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Saterfield v. Baldwin

United States District Court, S.D. Illinois

November 4, 2019

LLOYD SATERFIELD, Plaintiff,
v.
JOHN R. BALDWIN, JACQUELINE LASHBROOK, WEXFORD HEALTH SOURCES, INC., STEPHEN RITZ, ROBERT SMITH, and MOHAMMED SIDDIQUI, Defendants.

          MEMORANDUM AND ORDER

          J. PHIL GILBERT DISTRICT JUDGE

         This matter comes before the Court on the Report and Recommendation (“Report”) (Doc. 124) of Magistrate Judge Gilbert C. Sison. After holding a hearing on January 25, 2019, Magistrate Judge Sison recommended that the Court grant the motion for summary judgment filed by defendant Dr. Stephen Ritz (Doc. 50) and deny the summary judgment motion filed by defendant Dr. Mohammed Siddiqui (Doc. 96). Both motions are based on the assertion that plaintiff Lloyd Saterfield failed to exhaust his administrative remedies. Dr. Siddiqui has objected to the Report to the extent it concerns him (Doc. 131), and Saterfield has responded to that objection (Doc. 135). Saterfield has also objected to the Report to the extent it concerns Dr. Ritz (Doc. 136), and Dr. Ritz has responded to that objection (Doc. 137).

         This case arose because Saterfield suffers from ongoing back problems, and he is not happy with the medical treatment provided by Dr. Siddiqui, Dr. Ritz, and others.

         I. Report Review Standard

         The Court may accept, reject or modify, in whole or in part, the findings or recommendations of the magistrate judge in a report and recommendation. Fed. R. Civ. P.

         72(b)(3). The Court must review de novo the portions of the report to which objections are made. Id. “If no objection or only partial objection is made, the district court judge reviews those unobjected portions for clear error.” Johnson v. Zema Sys. Corp., 170 F.3d 734, 739 (7th Cir. 1999).

         II. Dr. Ritz's Motion for Summary Judgment (Doc. 50)

         Magistrate Judge Sison found in the Report that Saterfield filed a grievance on November 27, 2017, complaining about Dr. Ritz's September 7, 2017, request for collegial review, Wexford Health Sources Inc.'s (“Wexford”) process to approve or deny a medical service requested by a prison doctor. The grievance officer denied the grievance as late because it was filed more than 60 days after September 7, 2017. Saterfield went through all the grievance steps thereafter, and the Administrative Review Board made the final denial of his grievance on January 19, 2018. Magistrate Judge Sison found that the continuing violation doctrine does not help Saterfield because that doctrine only excuses exhaustion for later events of a continuing violation as long as a timely grievance was filed after the beginning of the violation.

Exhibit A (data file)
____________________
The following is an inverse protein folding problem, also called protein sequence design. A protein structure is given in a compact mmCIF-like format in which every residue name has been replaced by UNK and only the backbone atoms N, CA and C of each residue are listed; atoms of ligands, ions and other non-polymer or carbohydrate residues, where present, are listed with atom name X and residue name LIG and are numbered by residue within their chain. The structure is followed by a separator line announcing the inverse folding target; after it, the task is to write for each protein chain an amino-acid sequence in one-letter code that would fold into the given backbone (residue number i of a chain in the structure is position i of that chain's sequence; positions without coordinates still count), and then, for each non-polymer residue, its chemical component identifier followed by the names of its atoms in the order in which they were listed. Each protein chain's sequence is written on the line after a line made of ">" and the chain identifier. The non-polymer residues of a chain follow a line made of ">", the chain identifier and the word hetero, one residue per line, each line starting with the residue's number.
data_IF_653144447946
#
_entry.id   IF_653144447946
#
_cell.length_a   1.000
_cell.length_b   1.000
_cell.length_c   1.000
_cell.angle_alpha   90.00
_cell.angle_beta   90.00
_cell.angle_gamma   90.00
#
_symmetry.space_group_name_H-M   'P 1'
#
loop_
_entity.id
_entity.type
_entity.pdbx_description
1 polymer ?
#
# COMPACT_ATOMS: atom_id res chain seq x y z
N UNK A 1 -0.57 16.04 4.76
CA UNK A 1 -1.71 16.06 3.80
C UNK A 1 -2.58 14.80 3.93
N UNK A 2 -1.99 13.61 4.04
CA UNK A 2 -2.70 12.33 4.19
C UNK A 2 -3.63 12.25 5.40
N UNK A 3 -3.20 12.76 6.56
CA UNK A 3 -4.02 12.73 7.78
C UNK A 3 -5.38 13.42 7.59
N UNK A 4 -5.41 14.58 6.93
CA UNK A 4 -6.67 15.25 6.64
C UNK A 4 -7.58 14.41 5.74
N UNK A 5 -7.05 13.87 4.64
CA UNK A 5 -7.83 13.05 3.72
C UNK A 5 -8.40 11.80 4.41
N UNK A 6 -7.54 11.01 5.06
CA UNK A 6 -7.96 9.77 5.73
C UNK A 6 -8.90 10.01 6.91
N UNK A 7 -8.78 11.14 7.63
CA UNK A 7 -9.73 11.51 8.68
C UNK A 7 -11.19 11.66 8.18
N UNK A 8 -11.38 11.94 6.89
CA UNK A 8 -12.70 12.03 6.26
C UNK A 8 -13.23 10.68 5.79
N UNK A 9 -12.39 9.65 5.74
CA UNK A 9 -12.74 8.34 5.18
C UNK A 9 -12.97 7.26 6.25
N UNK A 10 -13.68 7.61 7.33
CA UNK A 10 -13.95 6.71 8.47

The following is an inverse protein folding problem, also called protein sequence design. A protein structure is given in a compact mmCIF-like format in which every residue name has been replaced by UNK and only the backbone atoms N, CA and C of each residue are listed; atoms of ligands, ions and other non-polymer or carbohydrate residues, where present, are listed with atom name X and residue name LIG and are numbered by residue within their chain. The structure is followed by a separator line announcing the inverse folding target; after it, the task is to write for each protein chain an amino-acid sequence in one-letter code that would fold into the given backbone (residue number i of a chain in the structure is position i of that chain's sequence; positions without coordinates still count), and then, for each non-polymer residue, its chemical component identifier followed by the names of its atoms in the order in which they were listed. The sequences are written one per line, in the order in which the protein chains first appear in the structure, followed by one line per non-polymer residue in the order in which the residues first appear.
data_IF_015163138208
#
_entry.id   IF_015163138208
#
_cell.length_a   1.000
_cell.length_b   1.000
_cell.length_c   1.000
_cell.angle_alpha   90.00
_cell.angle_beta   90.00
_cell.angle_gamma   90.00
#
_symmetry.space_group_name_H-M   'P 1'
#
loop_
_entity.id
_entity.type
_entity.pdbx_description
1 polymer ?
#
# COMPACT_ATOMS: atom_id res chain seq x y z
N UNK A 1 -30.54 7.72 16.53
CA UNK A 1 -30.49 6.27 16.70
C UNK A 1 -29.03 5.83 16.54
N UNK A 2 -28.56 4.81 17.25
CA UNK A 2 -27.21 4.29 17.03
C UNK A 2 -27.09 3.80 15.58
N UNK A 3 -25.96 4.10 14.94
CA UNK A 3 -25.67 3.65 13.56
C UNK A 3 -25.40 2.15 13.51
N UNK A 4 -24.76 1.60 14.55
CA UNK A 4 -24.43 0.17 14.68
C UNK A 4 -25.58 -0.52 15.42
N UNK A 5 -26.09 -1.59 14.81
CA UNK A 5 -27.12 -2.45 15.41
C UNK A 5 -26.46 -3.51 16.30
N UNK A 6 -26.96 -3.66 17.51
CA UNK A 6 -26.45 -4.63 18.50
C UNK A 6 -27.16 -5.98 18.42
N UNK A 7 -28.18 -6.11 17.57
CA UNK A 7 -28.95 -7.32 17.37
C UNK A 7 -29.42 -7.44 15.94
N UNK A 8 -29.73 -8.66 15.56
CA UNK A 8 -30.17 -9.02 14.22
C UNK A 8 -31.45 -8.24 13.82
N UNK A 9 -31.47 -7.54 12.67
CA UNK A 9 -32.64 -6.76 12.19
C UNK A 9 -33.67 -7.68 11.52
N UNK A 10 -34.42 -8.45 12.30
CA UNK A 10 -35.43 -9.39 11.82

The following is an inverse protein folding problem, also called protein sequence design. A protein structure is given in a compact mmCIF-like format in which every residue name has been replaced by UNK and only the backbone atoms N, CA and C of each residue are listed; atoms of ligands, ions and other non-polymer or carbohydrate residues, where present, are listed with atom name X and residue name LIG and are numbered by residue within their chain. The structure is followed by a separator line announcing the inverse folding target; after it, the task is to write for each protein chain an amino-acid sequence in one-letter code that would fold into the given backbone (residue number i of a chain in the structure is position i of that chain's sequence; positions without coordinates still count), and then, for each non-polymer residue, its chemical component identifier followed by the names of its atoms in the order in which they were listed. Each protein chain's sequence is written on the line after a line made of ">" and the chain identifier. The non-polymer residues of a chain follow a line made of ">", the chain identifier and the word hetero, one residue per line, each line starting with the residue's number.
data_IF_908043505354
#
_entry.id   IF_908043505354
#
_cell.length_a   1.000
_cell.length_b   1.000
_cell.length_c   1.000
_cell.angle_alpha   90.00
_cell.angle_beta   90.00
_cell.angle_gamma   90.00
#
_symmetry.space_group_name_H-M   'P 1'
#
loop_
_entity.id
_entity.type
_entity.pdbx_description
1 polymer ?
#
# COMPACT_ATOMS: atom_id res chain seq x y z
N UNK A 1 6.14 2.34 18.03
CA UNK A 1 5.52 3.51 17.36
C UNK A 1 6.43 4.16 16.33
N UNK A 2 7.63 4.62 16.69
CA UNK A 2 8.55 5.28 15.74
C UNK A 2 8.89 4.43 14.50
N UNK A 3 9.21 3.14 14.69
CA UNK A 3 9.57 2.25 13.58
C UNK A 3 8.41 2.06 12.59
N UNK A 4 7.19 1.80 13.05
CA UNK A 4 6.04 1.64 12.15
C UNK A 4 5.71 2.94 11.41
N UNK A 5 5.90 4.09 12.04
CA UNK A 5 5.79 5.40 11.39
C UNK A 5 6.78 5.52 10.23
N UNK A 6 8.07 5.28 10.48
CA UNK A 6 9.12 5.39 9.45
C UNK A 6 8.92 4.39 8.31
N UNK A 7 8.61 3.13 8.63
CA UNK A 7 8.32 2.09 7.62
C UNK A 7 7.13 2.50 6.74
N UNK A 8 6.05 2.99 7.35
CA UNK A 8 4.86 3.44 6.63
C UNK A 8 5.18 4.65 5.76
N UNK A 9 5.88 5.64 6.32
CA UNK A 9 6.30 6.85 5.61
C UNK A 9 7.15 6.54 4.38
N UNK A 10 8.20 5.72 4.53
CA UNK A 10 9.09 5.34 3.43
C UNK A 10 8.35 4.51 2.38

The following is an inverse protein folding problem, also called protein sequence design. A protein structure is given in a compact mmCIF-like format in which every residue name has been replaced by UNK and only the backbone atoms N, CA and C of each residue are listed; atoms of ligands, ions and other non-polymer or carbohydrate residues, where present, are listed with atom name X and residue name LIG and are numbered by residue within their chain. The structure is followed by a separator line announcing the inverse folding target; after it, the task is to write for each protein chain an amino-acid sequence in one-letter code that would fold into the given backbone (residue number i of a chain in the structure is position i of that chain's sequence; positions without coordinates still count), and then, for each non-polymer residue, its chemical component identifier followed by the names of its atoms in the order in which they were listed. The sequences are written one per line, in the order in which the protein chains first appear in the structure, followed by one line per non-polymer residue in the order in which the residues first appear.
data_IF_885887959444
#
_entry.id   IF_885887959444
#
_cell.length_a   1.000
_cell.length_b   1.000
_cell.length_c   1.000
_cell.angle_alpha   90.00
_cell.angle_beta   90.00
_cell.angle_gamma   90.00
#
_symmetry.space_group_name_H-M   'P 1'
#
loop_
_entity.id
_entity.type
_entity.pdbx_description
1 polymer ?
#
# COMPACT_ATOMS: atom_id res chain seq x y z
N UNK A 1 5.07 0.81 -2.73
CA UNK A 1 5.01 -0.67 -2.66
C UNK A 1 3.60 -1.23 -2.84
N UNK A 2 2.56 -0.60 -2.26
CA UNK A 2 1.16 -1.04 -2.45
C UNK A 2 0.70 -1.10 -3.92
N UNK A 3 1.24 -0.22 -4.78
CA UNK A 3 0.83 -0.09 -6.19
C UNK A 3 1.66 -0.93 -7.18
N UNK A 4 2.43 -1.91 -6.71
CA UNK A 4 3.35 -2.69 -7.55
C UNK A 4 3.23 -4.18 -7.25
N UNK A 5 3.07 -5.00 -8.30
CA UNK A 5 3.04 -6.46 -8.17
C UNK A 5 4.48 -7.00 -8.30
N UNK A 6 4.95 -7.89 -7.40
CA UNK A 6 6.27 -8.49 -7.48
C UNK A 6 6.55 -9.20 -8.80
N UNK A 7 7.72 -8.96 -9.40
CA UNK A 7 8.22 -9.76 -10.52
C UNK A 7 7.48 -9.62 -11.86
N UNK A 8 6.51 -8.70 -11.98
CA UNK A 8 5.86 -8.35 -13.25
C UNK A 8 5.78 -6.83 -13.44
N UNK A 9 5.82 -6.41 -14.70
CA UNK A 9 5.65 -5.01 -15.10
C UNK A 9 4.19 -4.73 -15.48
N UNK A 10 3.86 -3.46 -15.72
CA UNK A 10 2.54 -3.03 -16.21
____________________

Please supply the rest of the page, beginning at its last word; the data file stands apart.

Saterfield objects to the Court's interpretation of the continuing violation doctrine. He argues that the doctrine allows reaching back to events before the filing of the grievance. He notes that his grievance makes clear that Dr. Ritz was one of his medical providers and that he continued to suffer from his medical problems, which is sufficient to exhaust as to Dr. Ritz.

         As a preliminary matter, Magistrate Judge Sison misidentifies Dr. Ritz as a prison doctor who would have had appointments to examine, diagnose, and/or treat Saterfield. From the allegations in the grievance and complaint, however, it is clear that Dr. Ritz is not a prison doctor but a doctor working for Wexford Health Sources, Inc. as part of the collegial review process. Grievance 2 (Doc. 97-2 at 18); Am. Compl. ¶¶ 23 & 28. Thus, Dr. Ritz's involvement was not as a treating physician but as a reviewing physician making discrete decisions on medical service requests from treating physicians. That distinction sheds a different light on the exhaustion question.

         Saterfield's argument ignores the plain text of the administrative rule on grievances, which states, “A grievance must be filed with the counselor or Grievance Officer in accordance with the procedures in this Subpart, within 60 days after the discovery of the incident, occurrence or problem that gives rise to the grievance.” 20 Ill. Admin. Code § 504.810 (emphasis added). Thus, by the very terms of the administrative rule, in order to exhaust, Saterfield must have grieved Dr. Ritz's conduct within 60 days of when he discovered his health problem and Dr. Ritz's participation in it. This point in time is clear where Saterfield complains of a specific discrete instance by Dr. Ritz-the decision to deny a “medical special service” of an MRI. Grievance 2 (Doc. 97-2 at 18); Am. Compl. ¶¶ 23 & 28; see Ramirez v. Young, 906 F.3d 530, 539 (7th Cir. 2018) (noting that “many people assert that problems are ongoing, when the issue really stems from a discrete act that starts the clock running”). Saterfield did not file his grievance within 60 days of Dr. Ritz's discrete decision to deny a specifically requested diagnostic test, so the grievance was not timely.

         The continuing violation doctrine does not save Saterfield's claim. The doctrine means that after Saterfield files a timely grievance about Dr. Ritz, he does not have to keep filing them for ongoing problems with Dr. Ritz, that is, ongoing deliberate indifference by Dr. Ritz to Saterfield's medical needs. See Turley v. Rednour, 729 F.3d 645, 650 (7th Cir. 2013) (“[O]nce a prison has received notice of, and an opportunity to correct, a problem, the prisoner has satisfied the purpose of the exhaustion requirement.”). But it does not excuse Saterfield from filing a timely grievance to begin with, which he failed to do in this case concerning Dr. Ritz.

         For this reason, after a de novo review, the Court will adopt the Report to the extent it recommends granting Dr. Ritz's motion for summary judgment on exhaustion grounds.

         III. Dr. Siddiqui's Motion for Summary ...


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